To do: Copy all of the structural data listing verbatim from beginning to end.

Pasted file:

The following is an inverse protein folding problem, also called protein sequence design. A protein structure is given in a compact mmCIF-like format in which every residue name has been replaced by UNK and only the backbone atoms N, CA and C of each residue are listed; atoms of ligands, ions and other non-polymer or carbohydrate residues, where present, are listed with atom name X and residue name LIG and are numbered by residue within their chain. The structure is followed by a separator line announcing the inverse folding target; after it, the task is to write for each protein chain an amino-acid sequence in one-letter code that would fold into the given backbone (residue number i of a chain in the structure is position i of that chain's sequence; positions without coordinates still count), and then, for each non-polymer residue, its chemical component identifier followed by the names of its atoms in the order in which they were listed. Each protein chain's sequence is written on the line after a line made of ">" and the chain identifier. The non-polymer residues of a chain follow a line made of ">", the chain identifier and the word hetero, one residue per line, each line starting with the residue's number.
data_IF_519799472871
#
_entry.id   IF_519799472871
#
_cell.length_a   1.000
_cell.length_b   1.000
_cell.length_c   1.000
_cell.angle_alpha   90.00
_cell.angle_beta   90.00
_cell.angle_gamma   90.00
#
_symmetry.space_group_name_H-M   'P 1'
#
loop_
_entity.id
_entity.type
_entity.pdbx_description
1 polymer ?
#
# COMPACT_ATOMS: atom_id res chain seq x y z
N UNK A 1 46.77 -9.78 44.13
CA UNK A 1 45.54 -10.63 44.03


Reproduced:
The following is an inverse protein folding problem, also called protein sequence design. A protein structure is given in a compact mmCIF-like format in which every residue name has been replaced by UNK and only the backbone atoms N, CA and C of each residue are listed; atoms of ligands, ions and other non-polymer or carbohydrate residues, where present, are listed with atom name X and residue name LIG and are numbered by residue within their chain. The structure is followed by a separator line announcing the inverse folding target; after it, the task is to write for each protein chain an amino-acid sequence in one-letter code that would fold into the given backbone (residue number i of a chain in the structure is position i of that chain's sequence; positions without coordinates still count), and then, for each non-polymer residue, its chemical component identifier followed by the names of its atoms in the order in which they were listed. Each protein chain's sequence is written on the line after a line made of ">" and the chain identifier. The non-polymer residues of a chain follow a line made of ">", the chain identifier and the word hetero, one residue per line, each line starting with the residue's number.
data_IF_519799472871
#
_entry.id   IF_519799472871
#
_cell.length_a   1.000
_cell.length_b   1.000
_cell.length_c   1.000
_cell.angle_alpha   90.00
_cell.angle_beta   90.00
_cell.angle_gamma   90.00
#
_symmetry.space_group_name_H-M   'P 1'
#
loop_
_entity.id
_entity.type
_entity.pdbx_description
1 polymer ?
#
# COMPACT_ATOMS: atom_id res chain seq x y z
N UNK A 1 46.77 -9.78 44.13
CA UNK A 1 45.54 -10.63 44.03